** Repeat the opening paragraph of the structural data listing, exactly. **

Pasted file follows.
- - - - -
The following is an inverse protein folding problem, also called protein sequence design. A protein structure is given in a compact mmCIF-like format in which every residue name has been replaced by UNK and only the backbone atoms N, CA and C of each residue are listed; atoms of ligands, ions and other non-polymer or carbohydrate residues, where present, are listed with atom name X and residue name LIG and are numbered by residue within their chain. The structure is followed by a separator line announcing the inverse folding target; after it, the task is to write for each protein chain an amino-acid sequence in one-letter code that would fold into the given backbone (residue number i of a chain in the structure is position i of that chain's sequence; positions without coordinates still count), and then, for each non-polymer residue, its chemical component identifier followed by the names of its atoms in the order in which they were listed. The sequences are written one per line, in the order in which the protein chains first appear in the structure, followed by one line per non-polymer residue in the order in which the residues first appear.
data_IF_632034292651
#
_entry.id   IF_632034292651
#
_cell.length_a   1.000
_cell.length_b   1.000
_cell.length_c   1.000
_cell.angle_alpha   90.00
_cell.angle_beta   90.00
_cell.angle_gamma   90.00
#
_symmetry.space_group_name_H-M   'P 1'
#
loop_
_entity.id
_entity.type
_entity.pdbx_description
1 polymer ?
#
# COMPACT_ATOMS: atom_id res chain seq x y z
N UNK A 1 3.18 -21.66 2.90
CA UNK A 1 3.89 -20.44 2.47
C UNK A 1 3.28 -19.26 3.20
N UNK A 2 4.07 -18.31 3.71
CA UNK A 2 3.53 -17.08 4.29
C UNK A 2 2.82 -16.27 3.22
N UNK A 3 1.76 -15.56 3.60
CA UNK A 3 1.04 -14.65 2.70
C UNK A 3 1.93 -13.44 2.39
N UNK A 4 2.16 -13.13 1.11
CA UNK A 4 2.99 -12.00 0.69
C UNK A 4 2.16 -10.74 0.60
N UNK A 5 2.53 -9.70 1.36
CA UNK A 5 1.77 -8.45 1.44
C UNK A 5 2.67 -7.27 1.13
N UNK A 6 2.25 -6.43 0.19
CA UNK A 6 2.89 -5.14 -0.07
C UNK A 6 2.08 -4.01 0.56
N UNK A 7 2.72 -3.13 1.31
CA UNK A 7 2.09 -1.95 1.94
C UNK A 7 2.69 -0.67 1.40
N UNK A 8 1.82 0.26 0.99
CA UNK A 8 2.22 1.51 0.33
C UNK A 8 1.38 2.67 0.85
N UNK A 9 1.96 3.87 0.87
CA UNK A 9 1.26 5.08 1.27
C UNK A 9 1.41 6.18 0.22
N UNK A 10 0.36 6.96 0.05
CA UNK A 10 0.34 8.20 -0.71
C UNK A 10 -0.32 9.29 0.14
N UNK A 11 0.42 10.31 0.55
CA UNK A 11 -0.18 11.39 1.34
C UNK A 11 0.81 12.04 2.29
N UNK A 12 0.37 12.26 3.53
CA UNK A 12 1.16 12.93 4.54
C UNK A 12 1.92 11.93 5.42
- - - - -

The following is an inverse protein folding problem, also called protein sequence design. A protein structure is given in a compact mmCIF-like format in which every residue name has been replaced by UNK and only the backbone atoms N, CA and C of each residue are listed; atoms of ligands, ions and other non-polymer or carbohydrate residues, where present, are listed with atom name X and residue name LIG and are numbered by residue within their chain. The structure is followed by a separator line announcing the inverse folding target; after it, the task is to write for each protein chain an amino-acid sequence in one-letter code that would fold into the given backbone (residue number i of a chain in the structure is position i of that chain's sequence; positions without coordinates still count), and then, for each non-polymer residue, its chemical component identifier followed by the names of its atoms in the order in which they were listed. The sequences are written one per line, in the order in which the protein chains first appear in the structure, followed by one line per non-polymer residue in the order in which the residues first appear.